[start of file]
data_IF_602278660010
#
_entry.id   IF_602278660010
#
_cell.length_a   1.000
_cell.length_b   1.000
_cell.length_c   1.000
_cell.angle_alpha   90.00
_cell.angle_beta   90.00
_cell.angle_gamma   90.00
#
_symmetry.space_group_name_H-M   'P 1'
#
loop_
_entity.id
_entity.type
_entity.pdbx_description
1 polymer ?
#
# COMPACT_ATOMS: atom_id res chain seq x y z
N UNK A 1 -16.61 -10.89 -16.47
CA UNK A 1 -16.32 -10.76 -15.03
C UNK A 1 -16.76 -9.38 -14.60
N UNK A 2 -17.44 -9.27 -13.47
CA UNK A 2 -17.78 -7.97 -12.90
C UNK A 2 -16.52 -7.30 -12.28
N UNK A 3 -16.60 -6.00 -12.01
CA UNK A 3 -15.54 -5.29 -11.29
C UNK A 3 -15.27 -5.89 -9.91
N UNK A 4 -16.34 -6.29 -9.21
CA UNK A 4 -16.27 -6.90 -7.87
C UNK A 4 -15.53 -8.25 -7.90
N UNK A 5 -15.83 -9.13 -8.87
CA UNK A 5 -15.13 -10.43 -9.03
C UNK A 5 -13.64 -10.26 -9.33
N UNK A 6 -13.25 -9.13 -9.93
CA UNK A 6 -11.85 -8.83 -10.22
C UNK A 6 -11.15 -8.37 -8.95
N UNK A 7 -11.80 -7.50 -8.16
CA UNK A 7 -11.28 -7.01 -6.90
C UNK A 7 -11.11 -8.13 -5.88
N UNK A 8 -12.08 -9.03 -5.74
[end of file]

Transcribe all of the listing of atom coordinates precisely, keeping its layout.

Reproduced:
data_IF_602278660010
#
_entry.id   IF_602278660010
#
_cell.length_a   1.000
_cell.length_b   1.000
_cell.length_c   1.000
_cell.angle_alpha   90.00
_cell.angle_beta   90.00
_cell.angle_gamma   90.00
#
_symmetry.space_group_name_H-M   'P 1'
#
loop_
_entity.id
_entity.type
_entity.pdbx_description
1 polymer ?
#
# COMPACT_ATOMS: atom_id res chain seq x y z
N UNK A 1 -16.61 -10.89 -16.47
CA UNK A 1 -16.32 -10.76 -15.03
C UNK A 1 -16.76 -9.38 -14.60
N UNK A 2 -17.44 -9.27 -13.47
CA UNK A 2 -17.78 -7.97 -12.90
C UNK A 2 -16.52 -7.30 -12.28
N UNK A 3 -16.60 -6.00 -12.01
CA UNK A 3 -15.54 -5.29 -11.29
C UNK A 3 -15.27 -5.89 -9.91
N UNK A 4 -16.34 -6.29 -9.21
CA UNK A 4 -16.27 -6.90 -7.87
C UNK A 4 -15.53 -8.25 -7.90
N UNK A 5 -15.83 -9.13 -8.87
CA UNK A 5 -15.13 -10.43 -9.03
C UNK A 5 -13.64 -10.26 -9.33
N UNK A 6 -13.25 -9.13 -9.93
CA UNK A 6 -11.85 -8.83 -10.22
C UNK A 6 -11.15 -8.37 -8.95
N UNK A 7 -11.80 -7.50 -8.16
CA UNK A 7 -11.28 -7.01 -6.90
C UNK A 7 -11.11 -8.13 -5.88
N UNK A 8 -12.08 -9.03 -5.74